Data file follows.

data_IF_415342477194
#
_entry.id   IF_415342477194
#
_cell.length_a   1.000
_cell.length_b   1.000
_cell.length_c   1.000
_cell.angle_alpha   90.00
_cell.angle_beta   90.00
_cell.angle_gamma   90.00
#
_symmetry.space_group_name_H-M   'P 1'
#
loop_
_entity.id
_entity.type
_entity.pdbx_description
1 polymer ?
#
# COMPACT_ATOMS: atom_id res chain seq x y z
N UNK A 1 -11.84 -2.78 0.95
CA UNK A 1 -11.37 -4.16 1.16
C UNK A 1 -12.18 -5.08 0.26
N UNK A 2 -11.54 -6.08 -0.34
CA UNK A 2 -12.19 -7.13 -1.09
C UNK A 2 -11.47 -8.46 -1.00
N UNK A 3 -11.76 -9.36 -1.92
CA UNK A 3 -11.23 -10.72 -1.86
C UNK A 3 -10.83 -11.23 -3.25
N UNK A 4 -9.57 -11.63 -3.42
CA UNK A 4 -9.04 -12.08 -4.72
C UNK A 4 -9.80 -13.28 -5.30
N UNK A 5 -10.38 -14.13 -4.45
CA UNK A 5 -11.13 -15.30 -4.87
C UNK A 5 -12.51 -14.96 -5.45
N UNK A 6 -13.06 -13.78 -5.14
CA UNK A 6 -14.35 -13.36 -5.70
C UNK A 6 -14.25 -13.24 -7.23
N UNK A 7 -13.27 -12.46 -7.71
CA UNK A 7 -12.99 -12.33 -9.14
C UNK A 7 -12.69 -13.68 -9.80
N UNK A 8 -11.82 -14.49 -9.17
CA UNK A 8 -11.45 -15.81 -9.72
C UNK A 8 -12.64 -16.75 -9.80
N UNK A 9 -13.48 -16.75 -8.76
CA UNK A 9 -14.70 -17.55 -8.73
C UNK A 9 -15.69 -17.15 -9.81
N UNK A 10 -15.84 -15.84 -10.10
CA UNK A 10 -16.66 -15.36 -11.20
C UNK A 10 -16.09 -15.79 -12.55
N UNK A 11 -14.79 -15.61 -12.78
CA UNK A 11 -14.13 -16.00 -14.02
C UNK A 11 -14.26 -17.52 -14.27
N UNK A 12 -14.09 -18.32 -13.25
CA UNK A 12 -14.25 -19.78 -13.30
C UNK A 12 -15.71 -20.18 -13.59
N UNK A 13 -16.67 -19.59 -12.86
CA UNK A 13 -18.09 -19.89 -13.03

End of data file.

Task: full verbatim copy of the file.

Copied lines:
data_IF_415342477194
#
_entry.id   IF_415342477194
#
_cell.length_a   1.000
_cell.length_b   1.000
_cell.length_c   1.000
_cell.angle_alpha   90.00
_cell.angle_beta   90.00
_cell.angle_gamma   90.00
#
_symmetry.space_group_name_H-M   'P 1'
#
loop_
_entity.id
_entity.type
_entity.pdbx_description
1 polymer ?
#
# COMPACT_ATOMS: atom_id res chain seq x y z
N UNK A 1 -11.84 -2.78 0.95
CA UNK A 1 -11.37 -4.16 1.16
C UNK A 1 -12.18 -5.08 0.26
N UNK A 2 -11.54 -6.08 -0.34
CA UNK A 2 -12.19 -7.13 -1.09
C UNK A 2 -11.47 -8.46 -1.00
N UNK A 3 -11.76 -9.36 -1.92
CA UNK A 3 -11.23 -10.72 -1.86
C UNK A 3 -10.83 -11.23 -3.25
N UNK A 4 -9.57 -11.63 -3.42
CA UNK A 4 -9.04 -12.08 -4.72
C UNK A 4 -9.80 -13.28 -5.30
N UNK A 5 -10.38 -14.13 -4.45
CA UNK A 5 -11.13 -15.30 -4.87
C UNK A 5 -12.51 -14.96 -5.45
N UNK A 6 -13.06 -13.78 -5.14
CA UNK A 6 -14.35 -13.36 -5.70
C UNK A 6 -14.25 -13.24 -7.23
N UNK A 7 -13.27 -12.46 -7.71
CA UNK A 7 -12.99 -12.33 -9.14
C UNK A 7 -12.69 -13.68 -9.80
N UNK A 8 -11.82 -14.49 -9.17
CA UNK A 8 -11.45 -15.81 -9.72
C UNK A 8 -12.64 -16.75 -9.80
N UNK A 9 -13.48 -16.75 -8.76
CA UNK A 9 -14.70 -17.55 -8.73
C UNK A 9 -15.69 -17.15 -9.81
N UNK A 10 -15.84 -15.84 -10.10
CA UNK A 10 -16.66 -15.36 -11.20
C UNK A 10 -16.09 -15.79 -12.55
N UNK A 11 -14.79 -15.61 -12.78
CA UNK A 11 -14.13 -16.00 -14.02
C UNK A 11 -14.26 -17.52 -14.27
N UNK A 12 -14.09 -18.32 -13.25
CA UNK A 12 -14.25 -19.78 -13.30
C UNK A 12 -15.71 -20.18 -13.59
N UNK A 13 -16.67 -19.59 -12.86
CA UNK A 13 -18.09 -19.89 -13.03